Sometime after Scooter Scutaro had his first chinstrap mishap and before he regretted wearing a thong, he concluded that the furry lifestyle has its limitations. He experienced a lucid flash of insight that made him realize something essential about human nature, but just as he was about to reflect upon it, someone flung a cup of Dr. Pepper at him and his epiphany vanished as sugary fizz dribbled through the mesh mouth that served as both his only air source and his sole view to the outside world. What was it about a molded plastic camel that made people want to pelt its humps?
But then, dear God no, the field house filled with who let the dogs out (woof, woof, woof, woof)! and someone was shoving Scooter toward the pulsating lights and unsteady pyramid of cheerleaders. Sleeping in a microwave during August in the Everglades would have been cool compared to the sauna trapped inside his suit. If he had peed himself, he wouldn’t have been able to tell. Scooter gyrated his humps spasmodically, like he was trying to put a fire out with his ass. The crowd went wild, roaring camera flashes and dog whistles.
It had started out so innocently.
Furries are people who like to dress up in animal costumes. Not all furries are plushies, who like cuddly toys, sometimes specially adapted for pleasure, like the unicorn with the miracle horn, or the teddy who can hardly bear it, but most plushophiles are furries. Dirty furverts. Like the ones at a Fur Convention yiffing in a huge collective pile until their fur is matted with spooge and they have transcended their individual selves to lounge in an upper echelon of enlightened post-bodily awareness.
Scooter, only son of Vespa Scutaro, famed condiment collector of Staten Island, happened to be a furry and a plushy, but generally didn’t go in for anything more than your usual petting, hugging and skritching. Just light scratching and grooming. Like you might do with your friends at a social gathering.
So when he answered the ad looking for “an energetic keeper of the spirit stick” who got to wear a hirsute camel suit, he had thought it would be the perfect opportunity to meet some new furry friends.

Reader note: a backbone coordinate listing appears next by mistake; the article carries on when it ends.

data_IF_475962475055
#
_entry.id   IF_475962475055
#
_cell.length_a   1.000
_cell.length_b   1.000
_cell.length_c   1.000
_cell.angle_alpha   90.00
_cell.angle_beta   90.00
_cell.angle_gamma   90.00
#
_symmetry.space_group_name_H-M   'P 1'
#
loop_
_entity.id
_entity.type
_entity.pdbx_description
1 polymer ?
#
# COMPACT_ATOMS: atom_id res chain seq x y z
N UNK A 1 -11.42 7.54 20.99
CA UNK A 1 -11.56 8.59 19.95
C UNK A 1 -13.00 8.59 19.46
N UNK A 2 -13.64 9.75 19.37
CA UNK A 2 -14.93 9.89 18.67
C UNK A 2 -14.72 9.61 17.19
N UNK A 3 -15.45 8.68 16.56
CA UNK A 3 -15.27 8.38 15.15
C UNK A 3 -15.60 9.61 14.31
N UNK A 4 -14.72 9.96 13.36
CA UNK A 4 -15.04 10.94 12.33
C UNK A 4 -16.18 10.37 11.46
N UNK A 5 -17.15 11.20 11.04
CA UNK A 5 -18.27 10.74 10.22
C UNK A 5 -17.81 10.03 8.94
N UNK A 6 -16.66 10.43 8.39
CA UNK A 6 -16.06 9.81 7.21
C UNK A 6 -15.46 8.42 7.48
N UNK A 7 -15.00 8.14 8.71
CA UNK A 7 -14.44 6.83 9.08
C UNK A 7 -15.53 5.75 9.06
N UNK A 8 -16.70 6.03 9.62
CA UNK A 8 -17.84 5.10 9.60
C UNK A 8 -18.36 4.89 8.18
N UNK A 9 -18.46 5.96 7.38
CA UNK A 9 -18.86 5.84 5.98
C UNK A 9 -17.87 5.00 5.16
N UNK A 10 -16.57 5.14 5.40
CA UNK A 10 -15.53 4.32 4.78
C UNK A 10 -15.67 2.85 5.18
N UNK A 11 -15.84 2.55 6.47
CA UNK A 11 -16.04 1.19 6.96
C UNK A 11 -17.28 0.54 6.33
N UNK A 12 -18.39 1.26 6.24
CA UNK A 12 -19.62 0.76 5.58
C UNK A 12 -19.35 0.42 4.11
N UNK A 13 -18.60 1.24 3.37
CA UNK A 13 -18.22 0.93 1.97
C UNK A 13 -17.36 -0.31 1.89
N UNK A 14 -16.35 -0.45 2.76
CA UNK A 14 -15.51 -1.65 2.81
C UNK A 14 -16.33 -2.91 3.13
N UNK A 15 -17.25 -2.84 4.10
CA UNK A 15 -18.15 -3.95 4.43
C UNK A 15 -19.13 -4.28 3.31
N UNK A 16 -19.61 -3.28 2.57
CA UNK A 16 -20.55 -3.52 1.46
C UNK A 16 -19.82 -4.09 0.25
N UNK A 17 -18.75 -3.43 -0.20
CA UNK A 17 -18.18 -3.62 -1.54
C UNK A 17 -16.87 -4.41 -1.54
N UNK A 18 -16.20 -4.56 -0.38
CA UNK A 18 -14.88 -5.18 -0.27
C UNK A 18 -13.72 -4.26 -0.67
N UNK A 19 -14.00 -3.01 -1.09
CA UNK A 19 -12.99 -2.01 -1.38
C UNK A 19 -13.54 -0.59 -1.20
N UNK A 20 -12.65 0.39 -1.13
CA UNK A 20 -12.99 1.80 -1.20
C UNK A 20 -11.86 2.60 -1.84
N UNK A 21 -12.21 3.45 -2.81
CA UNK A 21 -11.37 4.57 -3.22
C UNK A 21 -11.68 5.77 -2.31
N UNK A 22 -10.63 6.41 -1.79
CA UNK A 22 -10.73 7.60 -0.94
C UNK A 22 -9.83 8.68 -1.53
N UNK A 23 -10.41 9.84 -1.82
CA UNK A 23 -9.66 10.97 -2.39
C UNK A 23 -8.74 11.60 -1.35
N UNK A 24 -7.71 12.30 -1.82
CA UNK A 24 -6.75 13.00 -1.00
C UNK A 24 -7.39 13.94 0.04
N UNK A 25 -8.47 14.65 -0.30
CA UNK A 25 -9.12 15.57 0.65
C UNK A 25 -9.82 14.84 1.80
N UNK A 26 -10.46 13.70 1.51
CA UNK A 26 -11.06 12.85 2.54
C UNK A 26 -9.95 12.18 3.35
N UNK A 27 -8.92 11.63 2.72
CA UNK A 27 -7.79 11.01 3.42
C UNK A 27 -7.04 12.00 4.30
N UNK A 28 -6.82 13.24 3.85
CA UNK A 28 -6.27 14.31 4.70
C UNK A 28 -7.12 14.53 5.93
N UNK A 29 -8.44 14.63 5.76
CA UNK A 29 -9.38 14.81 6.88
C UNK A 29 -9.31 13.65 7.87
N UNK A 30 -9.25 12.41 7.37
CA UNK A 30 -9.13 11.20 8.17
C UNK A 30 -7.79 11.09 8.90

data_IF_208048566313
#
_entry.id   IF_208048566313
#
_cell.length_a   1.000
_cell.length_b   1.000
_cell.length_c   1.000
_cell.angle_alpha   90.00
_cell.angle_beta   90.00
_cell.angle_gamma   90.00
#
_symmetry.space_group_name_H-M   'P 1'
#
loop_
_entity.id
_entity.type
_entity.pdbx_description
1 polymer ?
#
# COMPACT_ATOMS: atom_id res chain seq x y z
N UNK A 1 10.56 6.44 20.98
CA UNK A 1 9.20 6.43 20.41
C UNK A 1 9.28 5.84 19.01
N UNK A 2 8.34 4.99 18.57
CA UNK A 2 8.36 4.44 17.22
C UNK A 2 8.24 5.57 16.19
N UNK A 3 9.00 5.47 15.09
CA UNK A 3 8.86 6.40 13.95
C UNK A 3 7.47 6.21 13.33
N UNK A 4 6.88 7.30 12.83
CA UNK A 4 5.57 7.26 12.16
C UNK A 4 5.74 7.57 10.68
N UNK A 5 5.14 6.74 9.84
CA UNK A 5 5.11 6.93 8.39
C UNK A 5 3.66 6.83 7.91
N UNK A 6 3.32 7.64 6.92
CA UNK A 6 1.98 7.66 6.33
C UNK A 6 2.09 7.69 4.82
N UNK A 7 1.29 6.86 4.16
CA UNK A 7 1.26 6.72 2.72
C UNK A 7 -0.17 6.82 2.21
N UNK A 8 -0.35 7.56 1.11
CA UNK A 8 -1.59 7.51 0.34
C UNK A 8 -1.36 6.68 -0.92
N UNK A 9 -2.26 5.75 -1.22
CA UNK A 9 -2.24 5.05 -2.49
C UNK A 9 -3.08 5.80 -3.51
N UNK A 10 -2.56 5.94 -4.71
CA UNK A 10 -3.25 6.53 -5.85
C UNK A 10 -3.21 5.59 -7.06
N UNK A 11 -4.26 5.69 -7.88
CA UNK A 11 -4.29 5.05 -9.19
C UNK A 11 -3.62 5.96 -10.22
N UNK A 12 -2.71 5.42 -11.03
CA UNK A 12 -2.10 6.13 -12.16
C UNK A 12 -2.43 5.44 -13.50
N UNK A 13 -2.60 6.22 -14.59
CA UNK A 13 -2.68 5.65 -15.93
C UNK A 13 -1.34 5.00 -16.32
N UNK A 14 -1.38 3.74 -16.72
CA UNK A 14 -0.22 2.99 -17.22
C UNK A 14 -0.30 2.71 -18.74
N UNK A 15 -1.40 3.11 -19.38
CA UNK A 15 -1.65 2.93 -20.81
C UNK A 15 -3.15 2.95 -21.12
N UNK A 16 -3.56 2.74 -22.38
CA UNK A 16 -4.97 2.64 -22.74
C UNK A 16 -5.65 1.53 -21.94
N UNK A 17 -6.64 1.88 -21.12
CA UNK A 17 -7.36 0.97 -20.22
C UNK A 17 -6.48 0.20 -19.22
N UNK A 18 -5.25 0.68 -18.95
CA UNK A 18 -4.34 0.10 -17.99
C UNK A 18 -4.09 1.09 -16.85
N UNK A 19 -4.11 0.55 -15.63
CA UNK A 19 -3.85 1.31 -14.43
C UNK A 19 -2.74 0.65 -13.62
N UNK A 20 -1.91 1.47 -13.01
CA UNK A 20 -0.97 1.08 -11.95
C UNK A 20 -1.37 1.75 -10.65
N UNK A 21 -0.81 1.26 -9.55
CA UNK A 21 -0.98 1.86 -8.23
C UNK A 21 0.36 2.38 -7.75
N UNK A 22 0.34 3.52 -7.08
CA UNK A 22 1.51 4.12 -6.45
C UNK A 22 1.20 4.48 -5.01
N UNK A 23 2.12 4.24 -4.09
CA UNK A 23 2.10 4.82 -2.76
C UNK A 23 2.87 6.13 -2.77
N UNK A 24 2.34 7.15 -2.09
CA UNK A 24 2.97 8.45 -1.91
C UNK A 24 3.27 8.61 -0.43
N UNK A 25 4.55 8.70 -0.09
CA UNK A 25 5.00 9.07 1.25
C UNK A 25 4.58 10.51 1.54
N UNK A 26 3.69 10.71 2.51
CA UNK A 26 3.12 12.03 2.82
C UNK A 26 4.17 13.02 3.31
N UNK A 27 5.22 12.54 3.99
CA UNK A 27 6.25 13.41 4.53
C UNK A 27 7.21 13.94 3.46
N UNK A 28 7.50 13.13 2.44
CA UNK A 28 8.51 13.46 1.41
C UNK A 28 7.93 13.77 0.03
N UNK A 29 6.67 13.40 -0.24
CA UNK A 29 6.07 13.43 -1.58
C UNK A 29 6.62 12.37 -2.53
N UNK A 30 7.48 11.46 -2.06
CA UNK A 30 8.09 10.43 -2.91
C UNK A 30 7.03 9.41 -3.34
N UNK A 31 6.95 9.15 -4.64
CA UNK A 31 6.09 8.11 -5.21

After days of tingly anticipation for the first game, Scooter jammed his body into the vacuum formed ABS plastic head of a grinning camel and pranced out in front of a gymnasium full of rabid Division III basketball fans chanting “Airball! Airball” in unison every few possessions.
Scooter was bummed.
Not a single furogenous zone to tickle, no one to give his humps a proper rubdown. What good was wearing oversize leathery kneepads, if he couldn’t spend the afternoon kneeling? But no, he was required to dance on command during the timeouts, working up such lather that his whole celery stalk body would grow sodden before he could take a breath.
Then he glimpsed the lovely furry grizzly, the divine visiting mascot. She had oversize bear paws and foam in all the right places. He saw his chance and busted a move, slaloming his way towards her, oversized head swaying, cloven hoofs thumping, damp fingers desperately working the furry paws to push aside the popcorn vendors and little girls squealing to high-five him. Away, trollops! He stiff-armed them aside mercilessly, his Bactrian body undulating, his vision blurred with high fructose corn syrup, until he arrived at the she-bear’s side, primed for action.
She wiggled; he waggled. She raised the roof; he picked strawberries. She roared; he reared up and went for it, grabbing at her haunches like the Alpha Furry. He had never felt more yiffy, ripe and ready for some hot fur-on-fur friction. He had bonded with frogs and ferrets, Hello Kitties and Smurfettes, but never a grizzly, never in front of so many cheering fans egging him on. In harried lust he thrust and parried, flounced and pounced, feeling the synthetic fibers on his body vibrate with keen purpose. Yes! Oh yes! Oh sweet mother of Minnie Mouse!
Scooter was in thrall, about to unleash the beast, when his legs were swept out from under him and he crashed, humps-first, to the bottom of the bleachers. Two burly security guards pinned him to the hardwood. He looked back at his mascot mate, her paw clawing the air in a sad but lascivious farewell. This, Scooter realized while dragged kicking from the arena, had to be true love.
Ravi Shankar is founding editor of Drunken Boat, and teaches for the New York Writers Workshop. He has published or edited 10 books and chapbooks of poetry. Along with Tina Chang and Nathalie Handal, he edited W.W. Norton’s Language for a New Century: Contemporary Poetry from Asia, the Middle East & Beyond. He has won a Pushcart Prize, been featured in The New York Times and The Paris Review, appeared as a commentator on the BBC, the PBS Newshour and NPR, received fellowships from the MacDowell Colony and the Corporation of Yaddo, and has performed his work around the world.